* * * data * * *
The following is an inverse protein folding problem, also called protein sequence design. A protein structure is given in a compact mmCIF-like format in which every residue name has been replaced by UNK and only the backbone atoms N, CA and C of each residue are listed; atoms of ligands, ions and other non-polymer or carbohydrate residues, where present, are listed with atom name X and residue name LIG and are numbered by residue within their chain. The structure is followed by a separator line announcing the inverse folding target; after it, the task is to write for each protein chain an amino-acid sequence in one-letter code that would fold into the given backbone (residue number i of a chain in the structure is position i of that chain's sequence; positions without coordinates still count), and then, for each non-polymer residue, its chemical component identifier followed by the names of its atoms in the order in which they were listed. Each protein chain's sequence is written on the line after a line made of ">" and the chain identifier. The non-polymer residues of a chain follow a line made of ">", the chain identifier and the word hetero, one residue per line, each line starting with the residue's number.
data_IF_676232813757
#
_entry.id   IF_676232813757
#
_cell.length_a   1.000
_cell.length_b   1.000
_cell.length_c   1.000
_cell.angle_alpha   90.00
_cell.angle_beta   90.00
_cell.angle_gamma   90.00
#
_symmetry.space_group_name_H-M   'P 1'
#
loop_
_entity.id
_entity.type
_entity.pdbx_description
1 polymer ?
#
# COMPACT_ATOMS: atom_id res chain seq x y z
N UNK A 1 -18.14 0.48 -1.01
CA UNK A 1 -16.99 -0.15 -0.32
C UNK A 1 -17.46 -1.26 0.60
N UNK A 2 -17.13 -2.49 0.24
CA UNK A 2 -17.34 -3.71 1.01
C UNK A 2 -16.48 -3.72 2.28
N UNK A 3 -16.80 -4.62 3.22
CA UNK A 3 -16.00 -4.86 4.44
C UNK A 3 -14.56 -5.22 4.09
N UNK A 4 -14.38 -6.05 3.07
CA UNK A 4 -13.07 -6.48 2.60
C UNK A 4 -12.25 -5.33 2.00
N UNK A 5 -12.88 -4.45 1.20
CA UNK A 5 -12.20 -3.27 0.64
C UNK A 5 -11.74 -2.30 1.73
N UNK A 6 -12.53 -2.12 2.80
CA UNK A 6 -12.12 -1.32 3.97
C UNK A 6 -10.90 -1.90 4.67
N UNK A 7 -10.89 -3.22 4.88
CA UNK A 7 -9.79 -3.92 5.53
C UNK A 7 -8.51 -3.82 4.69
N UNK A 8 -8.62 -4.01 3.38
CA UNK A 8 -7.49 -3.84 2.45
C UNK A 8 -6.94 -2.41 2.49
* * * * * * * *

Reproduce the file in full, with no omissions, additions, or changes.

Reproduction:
The following is an inverse protein folding problem, also called protein sequence design. A protein structure is given in a compact mmCIF-like format in which every residue name has been replaced by UNK and only the backbone atoms N, CA and C of each residue are listed; atoms of ligands, ions and other non-polymer or carbohydrate residues, where present, are listed with atom name X and residue name LIG and are numbered by residue within their chain. The structure is followed by a separator line announcing the inverse folding target; after it, the task is to write for each protein chain an amino-acid sequence in one-letter code that would fold into the given backbone (residue number i of a chain in the structure is position i of that chain's sequence; positions without coordinates still count), and then, for each non-polymer residue, its chemical component identifier followed by the names of its atoms in the order in which they were listed. Each protein chain's sequence is written on the line after a line made of ">" and the chain identifier. The non-polymer residues of a chain follow a line made of ">", the chain identifier and the word hetero, one residue per line, each line starting with the residue's number.
data_IF_676232813757
#
_entry.id   IF_676232813757
#
_cell.length_a   1.000
_cell.length_b   1.000
_cell.length_c   1.000
_cell.angle_alpha   90.00
_cell.angle_beta   90.00
_cell.angle_gamma   90.00
#
_symmetry.space_group_name_H-M   'P 1'
#
loop_
_entity.id
_entity.type
_entity.pdbx_description
1 polymer ?
#
# COMPACT_ATOMS: atom_id res chain seq x y z
N UNK A 1 -18.14 0.48 -1.01
CA UNK A 1 -16.99 -0.15 -0.32
C UNK A 1 -17.46 -1.26 0.60
N UNK A 2 -17.13 -2.49 0.24
CA UNK A 2 -17.34 -3.71 1.01
C UNK A 2 -16.48 -3.72 2.28
N UNK A 3 -16.80 -4.62 3.22
CA UNK A 3 -16.00 -4.86 4.44
C UNK A 3 -14.56 -5.22 4.09
N UNK A 4 -14.38 -6.05 3.07
CA UNK A 4 -13.07 -6.48 2.60
C UNK A 4 -12.25 -5.33 2.00
N UNK A 5 -12.88 -4.45 1.20
CA UNK A 5 -12.20 -3.27 0.64
C UNK A 5 -11.74 -2.30 1.73
N UNK A 6 -12.53 -2.12 2.80
CA UNK A 6 -12.12 -1.32 3.97
C UNK A 6 -10.90 -1.90 4.67
N UNK A 7 -10.89 -3.22 4.88
CA UNK A 7 -9.79 -3.92 5.53
C UNK A 7 -8.51 -3.82 4.69
N UNK A 8 -8.62 -4.01 3.38
CA UNK A 8 -7.49 -3.84 2.45
C UNK A 8 -6.94 -2.41 2.49